That voluntary NOAA program, meanwhile, has managed to boost the maritime industry’s overall compliance rate with the voluntary speed limit to around 70%, according to Hastings. It’s substantially improved conditions in the channel, but the rate needs to be closer to 100% to help the endangered whales recover, he added.

NOAA currently faces pressure from conservation groups to make the 10-knot speed limit off the California coast mandatory, not voluntary. On the East Coast, that speed limit is already mandatory as officials try to help the endangered North Atlantic Right Whale recover.

But even as the industry moves to improve, Matson and Pasha remain firmly at the back of the pack, the historical vessel-speed data shows.

What The Numbers Show

During the past five whale seasons, Matson’s fleet followed NOAA’S recommended 10-knot speed limit just 16% of the time in the shipping lanes outside Southern California, according to speed data on thousands of large vessels that was provided by Steffen and analyzed by Civil Beat.

It followed the standard just 24% of the time in the waters near the San Francisco Bay.

Pasha, meanwhile, followed the 10 knots-or-less standard just 11% of the time in Southern California and 7% of the time in San Francisco during the past five whale seasons, the data shows.

At the same time, both Matson and Pasha frequently sped through those sensitive offshore zones at speeds of 15 knots or higher. They ran at those speeds far more often than the major maritime companies operating in the shipping lanes, the data shows.

Wagner, of Matson, said that the Hawaii shipper “has been a longtime supporter and participant in the NOAA programs encouraging ships to reduce speeds in certain corridors.”

“We instruct all of our vessels to abide by these … to the greatest extent possible,” Wagner said in an email.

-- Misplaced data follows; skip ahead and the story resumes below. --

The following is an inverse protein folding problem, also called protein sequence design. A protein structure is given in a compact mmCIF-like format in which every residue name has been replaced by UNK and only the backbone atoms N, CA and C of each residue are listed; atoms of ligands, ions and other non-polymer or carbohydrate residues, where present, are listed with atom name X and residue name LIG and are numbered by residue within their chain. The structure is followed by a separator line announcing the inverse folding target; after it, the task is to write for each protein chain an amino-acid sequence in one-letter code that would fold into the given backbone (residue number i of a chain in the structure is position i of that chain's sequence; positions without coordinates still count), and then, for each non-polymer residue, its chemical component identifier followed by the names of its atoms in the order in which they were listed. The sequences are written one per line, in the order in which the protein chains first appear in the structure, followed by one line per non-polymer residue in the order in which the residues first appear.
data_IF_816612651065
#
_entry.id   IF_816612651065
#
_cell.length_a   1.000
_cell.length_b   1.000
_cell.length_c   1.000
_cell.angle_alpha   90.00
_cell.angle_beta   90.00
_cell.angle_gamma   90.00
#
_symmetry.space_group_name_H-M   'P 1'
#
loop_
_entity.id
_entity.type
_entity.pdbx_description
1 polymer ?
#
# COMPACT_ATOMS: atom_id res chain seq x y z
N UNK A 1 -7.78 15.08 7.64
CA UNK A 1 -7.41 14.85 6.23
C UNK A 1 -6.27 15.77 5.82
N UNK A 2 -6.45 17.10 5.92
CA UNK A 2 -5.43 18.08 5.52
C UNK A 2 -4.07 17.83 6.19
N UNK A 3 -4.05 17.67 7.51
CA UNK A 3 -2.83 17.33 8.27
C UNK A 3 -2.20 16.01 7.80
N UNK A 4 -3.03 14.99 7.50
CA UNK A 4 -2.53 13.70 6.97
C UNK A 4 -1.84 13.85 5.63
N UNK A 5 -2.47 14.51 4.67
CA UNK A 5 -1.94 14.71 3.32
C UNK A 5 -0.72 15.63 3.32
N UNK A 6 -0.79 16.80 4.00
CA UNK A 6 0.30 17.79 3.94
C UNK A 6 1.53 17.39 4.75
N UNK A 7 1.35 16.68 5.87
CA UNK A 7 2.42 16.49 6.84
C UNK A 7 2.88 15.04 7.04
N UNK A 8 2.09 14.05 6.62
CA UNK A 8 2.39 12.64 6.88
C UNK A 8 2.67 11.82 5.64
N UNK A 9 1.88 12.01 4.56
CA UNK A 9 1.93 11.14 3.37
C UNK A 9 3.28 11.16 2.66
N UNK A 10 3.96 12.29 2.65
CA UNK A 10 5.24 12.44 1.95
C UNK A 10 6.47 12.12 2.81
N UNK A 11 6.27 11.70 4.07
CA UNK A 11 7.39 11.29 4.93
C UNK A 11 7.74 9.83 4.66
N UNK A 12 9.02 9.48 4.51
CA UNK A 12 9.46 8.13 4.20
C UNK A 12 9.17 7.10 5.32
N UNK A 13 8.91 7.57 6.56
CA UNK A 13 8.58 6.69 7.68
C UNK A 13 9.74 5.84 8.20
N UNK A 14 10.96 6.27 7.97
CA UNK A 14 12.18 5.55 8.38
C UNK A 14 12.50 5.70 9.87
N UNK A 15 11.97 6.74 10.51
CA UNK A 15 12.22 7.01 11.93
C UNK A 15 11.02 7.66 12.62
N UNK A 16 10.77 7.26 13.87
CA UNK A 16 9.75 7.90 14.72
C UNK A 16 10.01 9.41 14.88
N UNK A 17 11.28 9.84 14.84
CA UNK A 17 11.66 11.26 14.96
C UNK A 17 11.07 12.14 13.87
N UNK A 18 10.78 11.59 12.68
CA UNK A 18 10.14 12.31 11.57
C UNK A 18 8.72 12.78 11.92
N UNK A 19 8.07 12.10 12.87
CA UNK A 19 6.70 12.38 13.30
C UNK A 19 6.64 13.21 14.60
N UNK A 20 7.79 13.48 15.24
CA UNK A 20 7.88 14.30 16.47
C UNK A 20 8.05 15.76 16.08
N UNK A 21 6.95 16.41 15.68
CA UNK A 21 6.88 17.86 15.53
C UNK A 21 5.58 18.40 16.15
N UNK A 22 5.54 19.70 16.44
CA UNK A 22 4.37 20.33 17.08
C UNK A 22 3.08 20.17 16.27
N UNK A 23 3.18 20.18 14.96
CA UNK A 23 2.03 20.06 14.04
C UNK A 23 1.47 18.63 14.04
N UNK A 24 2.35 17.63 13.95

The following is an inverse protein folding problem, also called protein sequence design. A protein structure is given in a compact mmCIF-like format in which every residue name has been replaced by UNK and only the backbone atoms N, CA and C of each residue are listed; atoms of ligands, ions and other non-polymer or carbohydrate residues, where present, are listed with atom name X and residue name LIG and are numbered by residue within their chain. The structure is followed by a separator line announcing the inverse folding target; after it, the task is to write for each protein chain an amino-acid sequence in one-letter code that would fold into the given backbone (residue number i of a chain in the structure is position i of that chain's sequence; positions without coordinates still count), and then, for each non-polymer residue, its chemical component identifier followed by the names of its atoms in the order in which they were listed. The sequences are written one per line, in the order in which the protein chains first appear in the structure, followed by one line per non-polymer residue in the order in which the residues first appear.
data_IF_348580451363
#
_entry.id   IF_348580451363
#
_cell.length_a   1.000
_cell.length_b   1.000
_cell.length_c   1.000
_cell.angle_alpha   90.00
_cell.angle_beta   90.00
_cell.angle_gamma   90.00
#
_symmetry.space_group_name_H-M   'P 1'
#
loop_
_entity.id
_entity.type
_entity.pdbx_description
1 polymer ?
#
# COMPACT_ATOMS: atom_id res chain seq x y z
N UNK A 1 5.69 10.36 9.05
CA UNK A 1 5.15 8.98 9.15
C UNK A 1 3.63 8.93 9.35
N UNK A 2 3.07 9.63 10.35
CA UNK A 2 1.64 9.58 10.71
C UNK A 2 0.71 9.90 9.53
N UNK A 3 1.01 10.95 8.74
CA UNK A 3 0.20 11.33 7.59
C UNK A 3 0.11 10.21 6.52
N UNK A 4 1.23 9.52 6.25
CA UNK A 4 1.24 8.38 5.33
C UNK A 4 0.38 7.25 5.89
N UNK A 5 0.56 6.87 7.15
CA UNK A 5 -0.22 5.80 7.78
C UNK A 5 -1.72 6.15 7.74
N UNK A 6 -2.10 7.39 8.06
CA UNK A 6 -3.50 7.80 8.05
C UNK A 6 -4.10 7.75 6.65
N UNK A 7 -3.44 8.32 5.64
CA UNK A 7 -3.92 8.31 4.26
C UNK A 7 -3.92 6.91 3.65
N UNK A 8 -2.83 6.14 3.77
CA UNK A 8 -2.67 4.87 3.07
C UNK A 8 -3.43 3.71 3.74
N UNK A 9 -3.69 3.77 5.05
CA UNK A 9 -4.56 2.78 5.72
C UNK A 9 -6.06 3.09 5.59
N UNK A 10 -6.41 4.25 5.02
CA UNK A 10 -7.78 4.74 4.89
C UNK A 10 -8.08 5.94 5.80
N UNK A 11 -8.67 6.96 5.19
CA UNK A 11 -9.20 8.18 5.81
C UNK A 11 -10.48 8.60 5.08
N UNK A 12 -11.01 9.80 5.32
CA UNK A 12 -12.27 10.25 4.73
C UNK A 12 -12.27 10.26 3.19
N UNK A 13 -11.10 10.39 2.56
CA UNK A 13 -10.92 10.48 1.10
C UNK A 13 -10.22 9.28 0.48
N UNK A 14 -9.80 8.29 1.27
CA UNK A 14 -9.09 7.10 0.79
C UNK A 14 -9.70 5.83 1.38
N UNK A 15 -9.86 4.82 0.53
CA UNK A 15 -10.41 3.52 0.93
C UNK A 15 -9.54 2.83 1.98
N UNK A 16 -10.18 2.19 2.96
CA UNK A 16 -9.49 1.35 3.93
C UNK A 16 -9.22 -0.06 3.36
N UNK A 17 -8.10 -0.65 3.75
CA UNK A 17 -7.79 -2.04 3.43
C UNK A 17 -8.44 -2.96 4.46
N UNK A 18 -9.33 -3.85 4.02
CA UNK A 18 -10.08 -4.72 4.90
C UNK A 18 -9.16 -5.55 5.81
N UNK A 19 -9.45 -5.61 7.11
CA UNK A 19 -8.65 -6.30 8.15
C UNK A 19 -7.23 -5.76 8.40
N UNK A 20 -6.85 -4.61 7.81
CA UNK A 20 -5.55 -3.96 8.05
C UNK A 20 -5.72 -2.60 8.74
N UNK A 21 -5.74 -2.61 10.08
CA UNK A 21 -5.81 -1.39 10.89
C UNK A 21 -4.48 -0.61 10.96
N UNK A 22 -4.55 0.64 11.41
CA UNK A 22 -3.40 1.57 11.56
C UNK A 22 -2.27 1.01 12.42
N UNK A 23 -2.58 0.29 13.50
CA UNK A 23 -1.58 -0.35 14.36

However, Hastings said that NOAA was prompted in 2022 to set minimum participation standards after companies such as Matson would sign up to get the recognition of participating but then barely follow through.

“Unfortunately, in looking at their ship speeds, across all their ships, they had very low levels of cooperation,” Hastings said of those companies.

The federal Protecting Blue Whales and Blue Skies program, which Matson had previously joined, started requiring that participating companies observe the speed limit 35% of the time, Hastings said. Matson opted to no longer participate, he added.

“We’re not in the shame game, but we can’t give positive recognition to the lowest-performing company,” Hastings said.

Maps of the shippings lanes and whale sightings.
This map show the shipping lanes and whale sightings off of the California coast near San Francisco from Jan. 1, 2020, to Aug. 31, 2022. Courtesy: Benioff Initiative/2022

Other major shipping companies have demonstrated that it’s possible to significantly slow down their vessels in the California shipping lanes. MSC Mediterranean Shipping Company, for example, has complied with the recommended speed limit about 88% of the time in Southern California and 86% of the time in San Francisco, the data shows.